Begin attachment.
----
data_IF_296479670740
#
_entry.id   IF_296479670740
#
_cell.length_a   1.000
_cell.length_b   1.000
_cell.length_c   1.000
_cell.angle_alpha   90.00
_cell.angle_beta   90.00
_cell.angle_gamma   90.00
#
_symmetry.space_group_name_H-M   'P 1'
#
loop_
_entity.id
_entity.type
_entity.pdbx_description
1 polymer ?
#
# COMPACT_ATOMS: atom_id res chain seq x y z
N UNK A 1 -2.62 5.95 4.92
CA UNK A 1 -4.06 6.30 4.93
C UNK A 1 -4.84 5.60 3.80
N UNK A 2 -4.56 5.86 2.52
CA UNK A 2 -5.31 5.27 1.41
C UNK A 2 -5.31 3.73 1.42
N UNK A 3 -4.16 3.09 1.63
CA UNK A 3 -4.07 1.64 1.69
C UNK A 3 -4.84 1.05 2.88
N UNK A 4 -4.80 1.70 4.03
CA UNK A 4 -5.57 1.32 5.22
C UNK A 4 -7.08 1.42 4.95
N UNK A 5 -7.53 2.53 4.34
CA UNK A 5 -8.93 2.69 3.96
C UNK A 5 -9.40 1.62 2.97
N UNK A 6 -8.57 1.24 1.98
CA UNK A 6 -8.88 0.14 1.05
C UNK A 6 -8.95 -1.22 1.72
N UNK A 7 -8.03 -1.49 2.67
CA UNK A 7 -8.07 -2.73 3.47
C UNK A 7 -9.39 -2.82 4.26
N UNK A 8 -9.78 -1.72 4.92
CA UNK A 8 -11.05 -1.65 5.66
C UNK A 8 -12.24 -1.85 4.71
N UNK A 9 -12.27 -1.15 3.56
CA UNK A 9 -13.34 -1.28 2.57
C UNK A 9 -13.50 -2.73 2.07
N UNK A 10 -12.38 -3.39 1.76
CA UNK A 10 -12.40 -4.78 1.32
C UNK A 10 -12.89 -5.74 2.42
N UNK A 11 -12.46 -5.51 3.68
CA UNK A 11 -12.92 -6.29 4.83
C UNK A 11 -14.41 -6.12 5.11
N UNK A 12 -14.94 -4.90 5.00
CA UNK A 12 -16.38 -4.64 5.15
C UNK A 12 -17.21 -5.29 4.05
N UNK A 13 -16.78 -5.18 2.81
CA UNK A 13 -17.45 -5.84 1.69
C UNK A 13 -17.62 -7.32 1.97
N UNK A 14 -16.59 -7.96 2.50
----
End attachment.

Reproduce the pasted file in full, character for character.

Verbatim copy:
data_IF_296479670740
#
_entry.id   IF_296479670740
#
_cell.length_a   1.000
_cell.length_b   1.000
_cell.length_c   1.000
_cell.angle_alpha   90.00
_cell.angle_beta   90.00
_cell.angle_gamma   90.00
#
_symmetry.space_group_name_H-M   'P 1'
#
loop_
_entity.id
_entity.type
_entity.pdbx_description
1 polymer ?
#
# COMPACT_ATOMS: atom_id res chain seq x y z
N UNK A 1 -2.62 5.95 4.92
CA UNK A 1 -4.06 6.30 4.93
C UNK A 1 -4.84 5.60 3.80
N UNK A 2 -4.56 5.86 2.52
CA UNK A 2 -5.31 5.27 1.41
C UNK A 2 -5.31 3.73 1.42
N UNK A 3 -4.16 3.09 1.63
CA UNK A 3 -4.07 1.64 1.69
C UNK A 3 -4.84 1.05 2.88
N UNK A 4 -4.80 1.70 4.03
CA UNK A 4 -5.57 1.32 5.22
C UNK A 4 -7.08 1.42 4.95
N UNK A 5 -7.53 2.53 4.34
CA UNK A 5 -8.93 2.69 3.96
C UNK A 5 -9.40 1.62 2.97
N UNK A 6 -8.57 1.24 1.98
CA UNK A 6 -8.88 0.14 1.05
C UNK A 6 -8.95 -1.22 1.72
N UNK A 7 -8.03 -1.49 2.67
CA UNK A 7 -8.07 -2.73 3.47
C UNK A 7 -9.39 -2.82 4.26
N UNK A 8 -9.78 -1.72 4.92
CA UNK A 8 -11.05 -1.65 5.66
C UNK A 8 -12.24 -1.85 4.71
N UNK A 9 -12.27 -1.15 3.56
CA UNK A 9 -13.34 -1.28 2.57
C UNK A 9 -13.50 -2.73 2.07
N UNK A 10 -12.38 -3.39 1.76
CA UNK A 10 -12.40 -4.78 1.32
C UNK A 10 -12.89 -5.74 2.42
N UNK A 11 -12.46 -5.51 3.68
CA UNK A 11 -12.92 -6.29 4.83
C UNK A 11 -14.41 -6.12 5.11
N UNK A 12 -14.94 -4.90 5.00
CA UNK A 12 -16.38 -4.64 5.15
C UNK A 12 -17.21 -5.29 4.05
N UNK A 13 -16.78 -5.18 2.81
CA UNK A 13 -17.45 -5.84 1.69
C UNK A 13 -17.62 -7.32 1.97
N UNK A 14 -16.59 -7.96 2.50